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Christopher Makos on Andy Warhol an identity issues

Author : Inna Kosynska

14:15, 28 July 2017
Christopher Makos on Andy Warhol an identity issues

Author : Inna Kosynska

July 20, "Christopher Makos: The Andy Warhol Era" exhibition opened in "Isolation" art center in Kyiv

14:15, 28 July 2017

Read the original text at 112.ua.

July 20, "Christopher Makos: The Andy Warhol Era" exhibition opened in "Isolation" art center. On this occasion, the next day, public-talk with American photographer Christopher Makos took place.

His works are stored in more than 100 museums around the world. Author of a dozen books has collaborated with Interview, Rolling Stone, Esquire, Wall Street Journal, People, Paris Match, and Genre. He shoot fashion parties of New York in the 70s, cultural revolution in Madrid, and the rising stars of Hollywood. "America's most modern photographer" – this is how American pop art artist Andy Warhol called his close friend Makos.

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The 69-year-old photographer walks into the hall in a black jacket and a dark shirt, knee-length shorts, sneakers and a small camera over his shoulder. He maneuvers between the rows, turns on the camera and photographs ... the necks of those present.

His behavior is uninhibited and his look is frank. Curator of the exhibition of Katerya Filiuk asks his, what might force him to tell lies: "I never lie! Well ... only when I have not booked a table in a restaurant, I say that I am Dr.Makos and someone from my office was supposed to book it. Most often they answer me: "Oh, of course, there must have been a mistake. We will think of something now," because no one wants to deny the doctor."

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The hall is filled with people, and the staff has to get extra chairs. The audience is very diverse: young people with brightly colored hair, photographers-beginners, and people who were accidentally passing by. Visitors scurry from one job to another, vividly exchanging information about Andy Warhol.

Disheveled Warhol in the image of a woman is starring from the walls of the gallery at the visitors. Artist Jean Michel Basquiat, who holds a globe on his shoulder, makes a focus on Africa, looks again at Andy, and this time he stretches his lips to the cheek of John Lennon...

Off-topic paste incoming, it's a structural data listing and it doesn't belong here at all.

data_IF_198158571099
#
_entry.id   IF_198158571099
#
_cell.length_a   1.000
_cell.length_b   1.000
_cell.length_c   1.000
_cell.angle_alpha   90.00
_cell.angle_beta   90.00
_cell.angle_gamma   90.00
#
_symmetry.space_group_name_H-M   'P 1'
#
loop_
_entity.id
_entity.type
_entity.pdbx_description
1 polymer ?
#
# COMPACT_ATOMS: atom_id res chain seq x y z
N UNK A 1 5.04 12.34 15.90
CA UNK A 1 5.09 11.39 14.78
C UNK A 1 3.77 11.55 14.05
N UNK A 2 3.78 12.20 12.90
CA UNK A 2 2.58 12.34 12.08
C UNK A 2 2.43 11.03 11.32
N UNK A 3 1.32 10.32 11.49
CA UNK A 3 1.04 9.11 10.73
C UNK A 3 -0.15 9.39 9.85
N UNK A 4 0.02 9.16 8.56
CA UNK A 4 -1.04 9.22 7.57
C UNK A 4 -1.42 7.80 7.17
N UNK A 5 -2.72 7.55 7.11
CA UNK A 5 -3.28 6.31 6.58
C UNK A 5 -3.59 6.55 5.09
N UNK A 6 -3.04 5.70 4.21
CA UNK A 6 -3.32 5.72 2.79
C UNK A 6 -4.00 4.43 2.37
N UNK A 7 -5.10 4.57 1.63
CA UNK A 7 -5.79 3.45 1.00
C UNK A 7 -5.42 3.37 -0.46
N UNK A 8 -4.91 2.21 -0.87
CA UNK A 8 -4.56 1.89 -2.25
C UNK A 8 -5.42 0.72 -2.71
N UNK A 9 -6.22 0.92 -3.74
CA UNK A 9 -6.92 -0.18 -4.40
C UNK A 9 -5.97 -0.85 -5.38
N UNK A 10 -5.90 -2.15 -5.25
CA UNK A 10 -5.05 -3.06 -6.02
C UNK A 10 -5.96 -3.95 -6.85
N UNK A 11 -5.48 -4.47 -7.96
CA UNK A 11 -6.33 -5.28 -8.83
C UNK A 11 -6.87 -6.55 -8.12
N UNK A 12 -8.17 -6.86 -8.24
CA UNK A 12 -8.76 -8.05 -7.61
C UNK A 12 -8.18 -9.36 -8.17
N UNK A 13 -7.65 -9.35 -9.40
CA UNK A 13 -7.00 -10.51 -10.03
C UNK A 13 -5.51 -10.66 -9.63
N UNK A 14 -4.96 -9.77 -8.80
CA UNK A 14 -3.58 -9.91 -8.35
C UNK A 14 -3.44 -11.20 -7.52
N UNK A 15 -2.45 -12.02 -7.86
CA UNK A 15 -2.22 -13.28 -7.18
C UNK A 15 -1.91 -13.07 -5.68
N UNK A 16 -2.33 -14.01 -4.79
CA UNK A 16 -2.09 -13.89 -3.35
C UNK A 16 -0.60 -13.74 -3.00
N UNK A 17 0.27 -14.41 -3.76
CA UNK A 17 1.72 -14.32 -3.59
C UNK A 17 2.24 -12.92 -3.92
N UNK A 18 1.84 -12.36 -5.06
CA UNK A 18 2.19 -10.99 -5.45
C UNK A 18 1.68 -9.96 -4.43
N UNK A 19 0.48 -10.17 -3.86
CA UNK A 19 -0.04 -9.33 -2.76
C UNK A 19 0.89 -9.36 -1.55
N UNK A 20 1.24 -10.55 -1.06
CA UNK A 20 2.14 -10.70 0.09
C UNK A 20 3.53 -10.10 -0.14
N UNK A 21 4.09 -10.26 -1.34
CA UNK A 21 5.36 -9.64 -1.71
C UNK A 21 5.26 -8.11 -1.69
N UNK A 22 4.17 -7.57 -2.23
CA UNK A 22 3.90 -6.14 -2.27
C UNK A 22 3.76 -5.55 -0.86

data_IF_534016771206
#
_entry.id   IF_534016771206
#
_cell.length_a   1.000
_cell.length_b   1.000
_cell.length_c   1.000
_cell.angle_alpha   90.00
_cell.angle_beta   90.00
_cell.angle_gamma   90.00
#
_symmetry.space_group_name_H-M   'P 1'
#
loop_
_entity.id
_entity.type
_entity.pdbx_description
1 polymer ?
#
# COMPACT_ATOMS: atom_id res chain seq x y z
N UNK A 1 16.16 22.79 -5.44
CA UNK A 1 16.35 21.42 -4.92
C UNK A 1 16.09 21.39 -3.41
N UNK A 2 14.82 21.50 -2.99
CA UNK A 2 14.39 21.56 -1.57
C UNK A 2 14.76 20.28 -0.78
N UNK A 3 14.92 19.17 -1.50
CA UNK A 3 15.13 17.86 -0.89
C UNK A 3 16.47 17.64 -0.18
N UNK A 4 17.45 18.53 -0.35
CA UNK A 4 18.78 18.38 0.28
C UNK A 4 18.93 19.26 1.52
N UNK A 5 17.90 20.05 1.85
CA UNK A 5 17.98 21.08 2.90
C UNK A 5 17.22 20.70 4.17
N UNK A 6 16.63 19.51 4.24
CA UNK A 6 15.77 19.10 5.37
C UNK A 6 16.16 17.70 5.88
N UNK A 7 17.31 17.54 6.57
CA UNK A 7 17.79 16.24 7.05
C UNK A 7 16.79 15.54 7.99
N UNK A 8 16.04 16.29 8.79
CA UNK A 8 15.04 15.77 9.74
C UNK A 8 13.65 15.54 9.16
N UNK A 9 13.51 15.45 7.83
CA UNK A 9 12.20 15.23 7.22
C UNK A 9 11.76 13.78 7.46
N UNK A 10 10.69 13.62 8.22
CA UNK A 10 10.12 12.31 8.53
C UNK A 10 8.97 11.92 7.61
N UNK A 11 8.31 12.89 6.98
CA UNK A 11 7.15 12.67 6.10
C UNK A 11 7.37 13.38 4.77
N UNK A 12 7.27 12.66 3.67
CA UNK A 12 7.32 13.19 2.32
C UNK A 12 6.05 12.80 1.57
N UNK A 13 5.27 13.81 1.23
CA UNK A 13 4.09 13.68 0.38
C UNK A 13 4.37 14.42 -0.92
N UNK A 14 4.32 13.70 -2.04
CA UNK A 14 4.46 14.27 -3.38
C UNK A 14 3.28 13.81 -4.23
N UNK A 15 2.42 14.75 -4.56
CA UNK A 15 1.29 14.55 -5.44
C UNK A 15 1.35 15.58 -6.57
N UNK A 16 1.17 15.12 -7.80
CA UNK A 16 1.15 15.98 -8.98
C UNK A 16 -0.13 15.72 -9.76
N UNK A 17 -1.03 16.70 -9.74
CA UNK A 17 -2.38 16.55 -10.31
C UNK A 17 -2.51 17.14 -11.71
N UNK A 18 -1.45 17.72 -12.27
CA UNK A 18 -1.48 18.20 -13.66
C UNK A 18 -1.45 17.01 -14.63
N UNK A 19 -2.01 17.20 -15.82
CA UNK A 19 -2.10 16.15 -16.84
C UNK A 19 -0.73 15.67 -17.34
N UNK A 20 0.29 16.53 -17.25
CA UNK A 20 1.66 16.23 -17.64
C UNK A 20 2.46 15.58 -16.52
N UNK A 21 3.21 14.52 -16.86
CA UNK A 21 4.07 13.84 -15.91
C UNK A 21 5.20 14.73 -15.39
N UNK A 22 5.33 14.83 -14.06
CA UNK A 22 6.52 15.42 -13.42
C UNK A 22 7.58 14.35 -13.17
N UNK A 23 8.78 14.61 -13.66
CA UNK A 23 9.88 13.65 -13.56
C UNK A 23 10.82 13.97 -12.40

The exhibition is divided into 2 parts: the first - a series of Altered Images - 8 works, filmed in 1981, on which Warhol tries on a female image, while remaining in men's things. Makos was inspired by a series of works by French artist Marcel Duchamp and Surrealist photographer Man Ray in 1921, where Duchamp also turned into a woman. In turn, photos with Warhol are devoted to identity problems. Today, the photographer says, the United States has the same problem.

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Makos does not like the policy of Trump, and he did not fail to recall this again: "With the arrival of the new president, we constantly ask ourselves: "Who are we? Who are Americans?" Although Makos admits that in the 1980s, the Altered Images series was not so much about identity but rather about the collaboration between two creative personalities and part-time good friends who wanted to leave the world with a common heritage.

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The second part is black-and-white photographs, the backdrop for which was the art studio of Andy Warhol, CBGB music club in Manhattan, in short, bohemian New York. They depict the period when America became a cultural figure and began to export culture to the world. In addition to Warhol, other icons of pop culture and art of the 1970s and 1980s also came into his lens: artists Keith Haring, Salvador Dali, Lisa Minelli, Mick Jagger, Debbie Harry from Blondie band and others.

The exhibition "Christopher Makos: The Andy Warhol Era" has already visited New York, London, Shanghai, Paris, Milan and other big cities. Before arriving in Kiev, the exposition decorated the walls of the Salvatore Ferragamo museum in Florence. Now Kyiv visitors have the opportunity to see the exhibition, which would stay in Kyiv until the end of September.

Finally, Makos asked those present in the hall to find on the Internet a David Bowie song and turn it on. One ... two ... three, and the song I'm afraid of Americans fills the hall. The last sounds of the song were interrupted by loud applause.

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